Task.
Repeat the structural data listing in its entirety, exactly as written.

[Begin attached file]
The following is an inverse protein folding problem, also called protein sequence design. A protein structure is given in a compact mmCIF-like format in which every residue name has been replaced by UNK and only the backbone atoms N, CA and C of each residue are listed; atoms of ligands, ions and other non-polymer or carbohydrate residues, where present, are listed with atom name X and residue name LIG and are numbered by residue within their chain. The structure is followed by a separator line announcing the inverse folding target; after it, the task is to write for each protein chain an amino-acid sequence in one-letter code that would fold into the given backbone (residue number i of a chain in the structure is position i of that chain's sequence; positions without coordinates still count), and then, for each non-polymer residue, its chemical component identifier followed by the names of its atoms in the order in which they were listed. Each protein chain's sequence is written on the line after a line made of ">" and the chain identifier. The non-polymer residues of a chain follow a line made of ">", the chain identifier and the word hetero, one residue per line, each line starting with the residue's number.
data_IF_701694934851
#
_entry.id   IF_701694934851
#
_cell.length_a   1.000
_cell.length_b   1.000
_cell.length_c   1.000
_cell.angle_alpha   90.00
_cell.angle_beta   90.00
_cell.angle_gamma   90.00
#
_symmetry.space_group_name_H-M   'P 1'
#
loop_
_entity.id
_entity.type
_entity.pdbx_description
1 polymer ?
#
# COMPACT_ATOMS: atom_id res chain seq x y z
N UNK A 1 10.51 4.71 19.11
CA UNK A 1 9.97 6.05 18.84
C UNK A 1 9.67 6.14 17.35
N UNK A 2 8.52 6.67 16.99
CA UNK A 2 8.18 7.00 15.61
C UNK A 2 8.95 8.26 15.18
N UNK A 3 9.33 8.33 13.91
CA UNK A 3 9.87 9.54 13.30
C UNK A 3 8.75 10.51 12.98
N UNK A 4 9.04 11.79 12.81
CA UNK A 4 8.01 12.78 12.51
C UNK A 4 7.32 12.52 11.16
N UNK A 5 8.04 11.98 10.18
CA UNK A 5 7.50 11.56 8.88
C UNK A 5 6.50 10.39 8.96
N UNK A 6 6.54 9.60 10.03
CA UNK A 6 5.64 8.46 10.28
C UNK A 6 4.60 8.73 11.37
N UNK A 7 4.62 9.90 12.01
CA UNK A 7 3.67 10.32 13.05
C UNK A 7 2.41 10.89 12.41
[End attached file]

The following is an inverse protein folding problem, also called protein sequence design. A protein structure is given in a compact mmCIF-like format in which every residue name has been replaced by UNK and only the backbone atoms N, CA and C of each residue are listed; atoms of ligands, ions and other non-polymer or carbohydrate residues, where present, are listed with atom name X and residue name LIG and are numbered by residue within their chain. The structure is followed by a separator line announcing the inverse folding target; after it, the task is to write for each protein chain an amino-acid sequence in one-letter code that would fold into the given backbone (residue number i of a chain in the structure is position i of that chain's sequence; positions without coordinates still count), and then, for each non-polymer residue, its chemical component identifier followed by the names of its atoms in the order in which they were listed. Each protein chain's sequence is written on the line after a line made of ">" and the chain identifier. The non-polymer residues of a chain follow a line made of ">", the chain identifier and the word hetero, one residue per line, each line starting with the residue's number.
data_IF_701694934851
#
_entry.id   IF_701694934851
#
_cell.length_a   1.000
_cell.length_b   1.000
_cell.length_c   1.000
_cell.angle_alpha   90.00
_cell.angle_beta   90.00
_cell.angle_gamma   90.00
#
_symmetry.space_group_name_H-M   'P 1'
#
loop_
_entity.id
_entity.type
_entity.pdbx_description
1 polymer ?
#
# COMPACT_ATOMS: atom_id res chain seq x y z
N UNK A 1 10.51 4.71 19.11
CA UNK A 1 9.97 6.05 18.84
C UNK A 1 9.67 6.14 17.35
N UNK A 2 8.52 6.67 16.99
CA UNK A 2 8.18 7.00 15.61
C UNK A 2 8.95 8.26 15.18
N UNK A 3 9.33 8.33 13.91
CA UNK A 3 9.87 9.54 13.30
C UNK A 3 8.75 10.51 12.98
N UNK A 4 9.04 11.79 12.81
CA UNK A 4 8.01 12.78 12.51
C UNK A 4 7.32 12.52 11.16
N UNK A 5 8.04 11.98 10.18
CA UNK A 5 7.50 11.56 8.88
C UNK A 5 6.50 10.39 8.96
N UNK A 6 6.54 9.60 10.03
CA UNK A 6 5.64 8.46 10.28
C UNK A 6 4.60 8.73 11.37
N UNK A 7 4.62 9.90 12.01
CA UNK A 7 3.67 10.32 13.05
C UNK A 7 2.41 10.89 12.41